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The Effects of Antioxidants in Blueberry Powder on Inflammation Induced by a Single High Fat Meal. (FL89)

This study has been completed.
Sponsor:
Collaborator:
U.S. Highbush Blueberry Council
Information provided by (Responsible Party):
USDA, Western Human Nutrition Research Center
ClinicalTrials.gov Identifier:
NCT01594008
First received: May 4, 2012
Last updated: May 1, 2013
Last verified: May 2013

May 4, 2012
May 1, 2013
January 2012
May 2013   (final data collection date for primary outcome measure)
Monocyte activation in whole blood [ Time Frame: Change in activation from 0 to 3.5 hours ] [ Designated as safety issue: No ]
Monocyte activation assay in whole blood will be measured by IL-1Beta secretion and other cytokines (TNF-alpha, INFγ).
Same as current
Complete list of historical versions of study NCT01594008 on ClinicalTrials.gov Archive Site
Peripheral blood mononuclear (PBMC) activation [ Time Frame: Change from 0 to 3.5 hours ] [ Designated as safety issue: No ]
Peripheral blood mononuclear (PBMC) activation in response to autologous fasting and postprandial serum will be analyzed for IL-1beta secretion and other cytokines.
Same as current
Not Provided
Not Provided
 
The Effects of Antioxidants in Blueberry Powder on Inflammation Induced by a Single High Fat Meal.
Does Blueberry Intake Alleviate Postprandial Lipemia-induced Inflammation?

The goal of the study is to find out whether a high fat meal increases blood lipids and causes monocyte (white blood cell) activation, and whether blueberry intake at the same meal lessens monocyte activation in healthy people.

The overall goal of the proposed study is to determine whether high fat meal-induced postprandial lipemia causes monocyte activation, and whether concomitant blueberry (i.e. a fruit high in antioxidants, polyphenols) intake alleviates the monocyte activation in healthy human subjects.

The specific aims are: 1) to determine whether propensity to monocyte activation is enhanced by a single high fat meal in healthy subjects, 2) to determine whether postprandial monocyte activation is alleviated with concomitant blueberry intake, and 3) to determine the effects of blueberry supplementation on the global gene expression profile in whole blood samples.

It is hypothesized that consuming fruits (i.e, blueberries) containing a high content of anti-inflammatory polyphenols can suppress high fat diet-induced postprandial inflammation as reflected by activation of blood monocytes.

Interventional
Not Provided
Endpoint Classification: Efficacy Study
Intervention Model: Single Group Assignment
Masking: Double Blind (Subject, Investigator)
Primary Purpose: Basic Science
Inflammation
  • Other: Breakfast meal with placebo powder
    Zero serving equivalents (1 serving equivalent = ½ cup fresh raw blueberries) of blueberries in the form of a mixed side dish comprising frozen yogurt, sugar, and placebo powder.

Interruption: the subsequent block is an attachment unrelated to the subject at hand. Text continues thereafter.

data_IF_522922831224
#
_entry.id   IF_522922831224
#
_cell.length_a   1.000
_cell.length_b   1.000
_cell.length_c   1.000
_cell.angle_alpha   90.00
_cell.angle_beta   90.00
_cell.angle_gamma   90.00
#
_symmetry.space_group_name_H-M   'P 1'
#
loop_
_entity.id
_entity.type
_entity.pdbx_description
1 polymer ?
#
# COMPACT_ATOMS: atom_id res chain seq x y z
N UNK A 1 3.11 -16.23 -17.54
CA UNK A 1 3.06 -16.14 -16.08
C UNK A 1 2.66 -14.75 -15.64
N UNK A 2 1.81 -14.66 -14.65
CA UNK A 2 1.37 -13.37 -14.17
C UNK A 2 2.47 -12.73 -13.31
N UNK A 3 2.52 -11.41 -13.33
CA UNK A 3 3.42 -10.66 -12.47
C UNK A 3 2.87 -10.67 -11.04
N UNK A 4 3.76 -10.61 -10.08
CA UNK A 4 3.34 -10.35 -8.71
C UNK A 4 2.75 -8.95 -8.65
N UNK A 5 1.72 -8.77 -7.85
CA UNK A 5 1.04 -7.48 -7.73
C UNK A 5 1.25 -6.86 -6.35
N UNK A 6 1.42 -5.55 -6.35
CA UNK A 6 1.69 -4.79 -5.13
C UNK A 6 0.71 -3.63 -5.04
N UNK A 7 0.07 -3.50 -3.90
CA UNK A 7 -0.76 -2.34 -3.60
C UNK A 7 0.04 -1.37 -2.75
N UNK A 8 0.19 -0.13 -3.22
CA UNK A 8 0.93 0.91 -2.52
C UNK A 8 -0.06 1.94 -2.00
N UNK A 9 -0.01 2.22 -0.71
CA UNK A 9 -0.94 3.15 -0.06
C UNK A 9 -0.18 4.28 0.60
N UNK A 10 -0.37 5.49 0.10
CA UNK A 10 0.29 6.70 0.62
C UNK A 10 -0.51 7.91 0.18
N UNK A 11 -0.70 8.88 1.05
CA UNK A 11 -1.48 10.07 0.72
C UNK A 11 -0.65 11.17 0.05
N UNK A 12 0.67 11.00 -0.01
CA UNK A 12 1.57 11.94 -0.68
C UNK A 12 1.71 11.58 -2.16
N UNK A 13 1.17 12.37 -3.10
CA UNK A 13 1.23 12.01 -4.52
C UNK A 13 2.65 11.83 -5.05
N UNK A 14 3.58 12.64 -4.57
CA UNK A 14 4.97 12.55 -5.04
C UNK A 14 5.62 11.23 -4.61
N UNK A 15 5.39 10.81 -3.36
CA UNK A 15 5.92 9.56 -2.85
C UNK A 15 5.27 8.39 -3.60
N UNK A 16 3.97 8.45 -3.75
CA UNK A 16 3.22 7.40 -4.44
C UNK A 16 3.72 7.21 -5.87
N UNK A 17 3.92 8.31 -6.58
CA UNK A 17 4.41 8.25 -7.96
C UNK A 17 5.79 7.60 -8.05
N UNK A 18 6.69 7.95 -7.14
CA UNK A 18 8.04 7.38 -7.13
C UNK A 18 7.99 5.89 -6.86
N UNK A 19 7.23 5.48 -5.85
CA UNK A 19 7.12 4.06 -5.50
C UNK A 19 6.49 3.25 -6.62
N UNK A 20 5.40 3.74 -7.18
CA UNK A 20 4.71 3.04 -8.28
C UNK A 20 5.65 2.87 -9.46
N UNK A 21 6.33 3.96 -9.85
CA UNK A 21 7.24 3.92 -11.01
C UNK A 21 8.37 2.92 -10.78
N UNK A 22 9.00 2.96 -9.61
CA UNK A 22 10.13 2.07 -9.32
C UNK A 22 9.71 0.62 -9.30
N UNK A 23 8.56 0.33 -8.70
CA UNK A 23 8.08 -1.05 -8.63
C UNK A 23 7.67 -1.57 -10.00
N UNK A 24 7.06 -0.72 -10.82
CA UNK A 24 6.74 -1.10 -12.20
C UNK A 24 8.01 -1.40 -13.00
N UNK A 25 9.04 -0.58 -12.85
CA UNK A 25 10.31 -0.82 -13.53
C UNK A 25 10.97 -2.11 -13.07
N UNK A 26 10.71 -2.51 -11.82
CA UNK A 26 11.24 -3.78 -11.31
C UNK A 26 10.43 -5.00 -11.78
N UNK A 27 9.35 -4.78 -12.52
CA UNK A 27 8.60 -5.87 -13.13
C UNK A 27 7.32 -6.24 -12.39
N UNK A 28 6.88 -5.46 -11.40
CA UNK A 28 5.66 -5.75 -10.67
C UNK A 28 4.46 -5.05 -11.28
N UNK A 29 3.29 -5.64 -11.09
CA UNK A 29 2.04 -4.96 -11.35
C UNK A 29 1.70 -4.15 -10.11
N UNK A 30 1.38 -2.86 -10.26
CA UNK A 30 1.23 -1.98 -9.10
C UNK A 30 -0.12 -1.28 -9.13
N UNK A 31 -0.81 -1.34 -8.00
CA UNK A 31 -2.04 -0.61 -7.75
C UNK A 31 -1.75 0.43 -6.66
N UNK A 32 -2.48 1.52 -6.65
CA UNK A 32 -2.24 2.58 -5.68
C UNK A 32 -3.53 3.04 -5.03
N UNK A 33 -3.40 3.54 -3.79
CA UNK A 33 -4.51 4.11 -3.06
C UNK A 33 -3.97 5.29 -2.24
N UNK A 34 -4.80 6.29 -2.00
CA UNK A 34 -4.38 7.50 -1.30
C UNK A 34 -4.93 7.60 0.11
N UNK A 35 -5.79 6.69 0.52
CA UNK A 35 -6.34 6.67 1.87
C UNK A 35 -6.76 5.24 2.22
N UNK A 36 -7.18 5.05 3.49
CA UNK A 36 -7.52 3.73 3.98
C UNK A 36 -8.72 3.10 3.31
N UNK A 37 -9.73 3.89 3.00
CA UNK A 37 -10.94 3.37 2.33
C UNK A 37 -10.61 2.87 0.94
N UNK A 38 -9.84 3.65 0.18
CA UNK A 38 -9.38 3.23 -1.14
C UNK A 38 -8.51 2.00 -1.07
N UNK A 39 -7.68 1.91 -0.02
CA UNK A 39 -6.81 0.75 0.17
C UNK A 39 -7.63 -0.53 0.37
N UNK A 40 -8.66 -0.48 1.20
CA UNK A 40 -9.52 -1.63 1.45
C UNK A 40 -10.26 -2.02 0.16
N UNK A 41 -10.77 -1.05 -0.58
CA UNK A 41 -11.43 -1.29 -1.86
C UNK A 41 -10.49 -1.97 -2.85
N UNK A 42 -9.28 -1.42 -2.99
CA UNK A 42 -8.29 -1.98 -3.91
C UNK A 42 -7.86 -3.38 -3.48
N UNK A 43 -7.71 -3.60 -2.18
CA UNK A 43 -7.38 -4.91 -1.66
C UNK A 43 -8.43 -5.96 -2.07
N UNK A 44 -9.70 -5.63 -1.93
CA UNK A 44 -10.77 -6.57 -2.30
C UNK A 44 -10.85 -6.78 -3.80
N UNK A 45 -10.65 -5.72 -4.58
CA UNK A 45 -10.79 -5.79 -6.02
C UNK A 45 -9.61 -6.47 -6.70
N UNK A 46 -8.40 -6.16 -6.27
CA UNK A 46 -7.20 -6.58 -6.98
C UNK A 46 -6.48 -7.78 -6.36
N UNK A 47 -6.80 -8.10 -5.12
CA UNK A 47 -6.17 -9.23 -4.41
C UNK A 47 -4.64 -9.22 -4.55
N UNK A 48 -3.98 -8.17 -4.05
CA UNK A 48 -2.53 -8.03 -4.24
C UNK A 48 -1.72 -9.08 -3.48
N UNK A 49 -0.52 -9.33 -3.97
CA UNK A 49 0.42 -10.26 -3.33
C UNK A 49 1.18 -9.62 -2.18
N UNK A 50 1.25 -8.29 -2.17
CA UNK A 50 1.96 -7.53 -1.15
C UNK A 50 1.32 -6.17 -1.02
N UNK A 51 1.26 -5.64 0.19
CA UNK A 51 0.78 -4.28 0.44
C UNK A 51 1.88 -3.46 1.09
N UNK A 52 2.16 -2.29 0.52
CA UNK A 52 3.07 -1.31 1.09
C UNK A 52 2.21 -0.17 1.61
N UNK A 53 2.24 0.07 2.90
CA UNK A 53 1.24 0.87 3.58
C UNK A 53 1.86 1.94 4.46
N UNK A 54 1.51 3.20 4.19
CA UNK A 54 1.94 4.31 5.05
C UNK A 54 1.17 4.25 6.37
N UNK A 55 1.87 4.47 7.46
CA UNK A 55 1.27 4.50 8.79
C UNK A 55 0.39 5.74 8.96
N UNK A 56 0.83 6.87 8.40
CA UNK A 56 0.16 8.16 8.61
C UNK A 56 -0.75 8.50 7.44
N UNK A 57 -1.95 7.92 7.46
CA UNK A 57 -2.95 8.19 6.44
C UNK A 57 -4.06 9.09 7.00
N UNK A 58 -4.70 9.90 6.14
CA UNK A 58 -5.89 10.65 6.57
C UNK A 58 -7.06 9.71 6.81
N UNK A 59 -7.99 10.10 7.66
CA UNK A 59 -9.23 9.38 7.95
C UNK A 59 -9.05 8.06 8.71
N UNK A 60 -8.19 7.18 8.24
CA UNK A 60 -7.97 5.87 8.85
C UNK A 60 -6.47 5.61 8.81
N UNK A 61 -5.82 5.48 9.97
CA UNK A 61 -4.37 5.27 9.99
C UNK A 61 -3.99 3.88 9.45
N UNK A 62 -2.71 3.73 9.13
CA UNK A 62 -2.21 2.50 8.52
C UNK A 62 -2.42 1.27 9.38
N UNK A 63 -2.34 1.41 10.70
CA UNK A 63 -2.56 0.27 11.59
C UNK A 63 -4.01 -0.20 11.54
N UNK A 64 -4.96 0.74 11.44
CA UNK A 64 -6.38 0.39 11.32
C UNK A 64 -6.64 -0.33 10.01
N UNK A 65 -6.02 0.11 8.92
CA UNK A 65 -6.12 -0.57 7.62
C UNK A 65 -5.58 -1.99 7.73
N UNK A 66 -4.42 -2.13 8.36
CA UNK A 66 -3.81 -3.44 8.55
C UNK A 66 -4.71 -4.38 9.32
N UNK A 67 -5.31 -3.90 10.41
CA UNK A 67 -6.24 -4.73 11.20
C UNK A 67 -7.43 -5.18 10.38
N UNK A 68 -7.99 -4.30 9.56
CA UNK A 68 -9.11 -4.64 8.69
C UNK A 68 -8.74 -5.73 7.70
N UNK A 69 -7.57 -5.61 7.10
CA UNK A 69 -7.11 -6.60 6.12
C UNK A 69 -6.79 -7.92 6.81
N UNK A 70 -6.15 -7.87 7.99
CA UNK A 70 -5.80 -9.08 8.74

• Other: Breakfast meal with 2 serving equivalents of blueberries
    Two serving equivalents (1 serving equivalent = ½ cup fresh raw blueberries) of blueberries in the form of a mixed side dish comprising frozen yogurt, sugar, and freeze-dried blueberry powder.
  • Other: Breakfast meal with 4 serving equivalents of blueberries
    Four serving equivalents (1 serving equivalent = ½ cup fresh raw blueberries) of blueberries in the form of a mixed side dish comprising frozen yogurt, sugar, and freeze-dried blueberry powder.
Not Provided
Not Provided

*   Includes publications given by the data provider as well as publications identified by ClinicalTrials.gov Identifier (NCT Number) in Medline.
 
Completed
43
May 2013
May 2013   (final data collection date for primary outcome measure)

Inclusion Criteria:

  • Healthy adults
  • Able to complete study procedures
  • Body Mass Index 18 - 24.9 kg/m2

Exclusion Criteria:

  • Diabetes mellitus
  • Kidney disease
  • Liver disease
  • Thyroid disease
  • Bleeding disorders
  • Autoimmune diseases and other inflammatory disease
  • Cancer, unless in remission for > 5 years
  • Blood cell counts outside the normal range for age and gender
  • Blood chemistry panels outside the normal range for age and gender
  • Blood cholesterol greater than 240 mg/dL
  • Blood triacylglycerol greater than 300 mg/dL
  • Hemoglobin less than 11.5 g/dL
  • Hypertension, blood pressure greater than 140/90 mmHg
  • Follow a vegetarian diet
  • Smoke or use tobacco products
  • Drink more than one alcoholic beverage per day
  • Taking cholesterol-lowering or blood pressure medication
  • Daily or regular use of antihistamines
  • Use of nonsteroidal anti-inflammatory drugs (NSAIDs)
  • Use of steroids for asthma or other inflammatory diseases
  • Use of thyroid-regulating drugs
  • Use of over the counter weight loss products
  • Known allergies or sensitivities to food ingredients in the test meals
  • Taking fish or algal oil supplements and unwilling to stop
  • Pregnant and lactating women
Both
18 Years to 60 Years
Yes
Contact information is only displayed when the study is recruiting subjects
United States
 
NCT01594008
250305-3
No
USDA, Western Human Nutrition Research Center
USDA, Western Human Nutrition Research Center
U.S. Highbush Blueberry Council
Principal Investigator: Daniel Hwang, PhD USDA, ARS, Western Human Nutrition Research Center
Principal Investigator: John Rutledge, MD University of California, Davis
USDA, Western Human Nutrition Research Center
May 2013

ICMJE     Data element required by the International Committee of Medical Journal Editors and the World Health Organization ICTRP